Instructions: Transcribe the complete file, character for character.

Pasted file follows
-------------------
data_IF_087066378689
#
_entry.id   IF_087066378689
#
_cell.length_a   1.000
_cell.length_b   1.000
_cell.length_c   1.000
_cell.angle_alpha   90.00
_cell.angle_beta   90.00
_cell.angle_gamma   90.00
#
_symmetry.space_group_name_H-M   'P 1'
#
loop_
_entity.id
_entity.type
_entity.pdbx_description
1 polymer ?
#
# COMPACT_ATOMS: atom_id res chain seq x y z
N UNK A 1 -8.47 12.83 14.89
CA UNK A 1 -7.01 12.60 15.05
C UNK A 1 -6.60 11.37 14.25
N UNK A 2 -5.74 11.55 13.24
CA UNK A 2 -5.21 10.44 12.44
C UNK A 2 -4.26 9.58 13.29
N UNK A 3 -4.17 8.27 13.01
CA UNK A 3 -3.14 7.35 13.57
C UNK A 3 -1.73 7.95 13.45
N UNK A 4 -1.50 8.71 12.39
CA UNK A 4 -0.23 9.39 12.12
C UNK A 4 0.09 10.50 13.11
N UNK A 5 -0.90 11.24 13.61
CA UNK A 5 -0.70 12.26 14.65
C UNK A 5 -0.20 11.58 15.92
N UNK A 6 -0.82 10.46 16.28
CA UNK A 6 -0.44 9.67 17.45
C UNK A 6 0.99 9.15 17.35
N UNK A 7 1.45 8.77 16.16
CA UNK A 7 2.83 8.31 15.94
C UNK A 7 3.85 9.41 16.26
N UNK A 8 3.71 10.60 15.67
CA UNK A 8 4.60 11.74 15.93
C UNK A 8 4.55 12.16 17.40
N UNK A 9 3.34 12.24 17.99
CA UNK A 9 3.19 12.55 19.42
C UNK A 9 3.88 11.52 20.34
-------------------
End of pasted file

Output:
data_IF_087066378689
#
_entry.id   IF_087066378689
#
_cell.length_a   1.000
_cell.length_b   1.000
_cell.length_c   1.000
_cell.angle_alpha   90.00
_cell.angle_beta   90.00
_cell.angle_gamma   90.00
#
_symmetry.space_group_name_H-M   'P 1'
#
loop_
_entity.id
_entity.type
_entity.pdbx_description
1 polymer ?
#
# COMPACT_ATOMS: atom_id res chain seq x y z
N UNK A 1 -8.47 12.83 14.89
CA UNK A 1 -7.01 12.60 15.05
C UNK A 1 -6.60 11.37 14.25
N UNK A 2 -5.74 11.55 13.24
CA UNK A 2 -5.21 10.44 12.44
C UNK A 2 -4.26 9.58 13.29
N UNK A 3 -4.17 8.27 13.01
CA UNK A 3 -3.14 7.35 13.57
C UNK A 3 -1.73 7.95 13.45
N UNK A 4 -1.50 8.71 12.39
CA UNK A 4 -0.23 9.39 12.12
C UNK A 4 0.09 10.50 13.11
N UNK A 5 -0.90 11.24 13.61
CA UNK A 5 -0.70 12.26 14.65
C UNK A 5 -0.20 11.58 15.92
N UNK A 6 -0.82 10.46 16.28
CA UNK A 6 -0.44 9.67 17.45
C UNK A 6 0.99 9.15 17.35
N UNK A 7 1.45 8.77 16.16
CA UNK A 7 2.83 8.31 15.94
C UNK A 7 3.85 9.41 16.26
N UNK A 8 3.71 10.60 15.67
CA UNK A 8 4.60 11.74 15.93
C UNK A 8 4.55 12.16 17.40
N UNK A 9 3.34 12.24 17.99
CA UNK A 9 3.19 12.55 19.42
C UNK A 9 3.88 11.52 20.34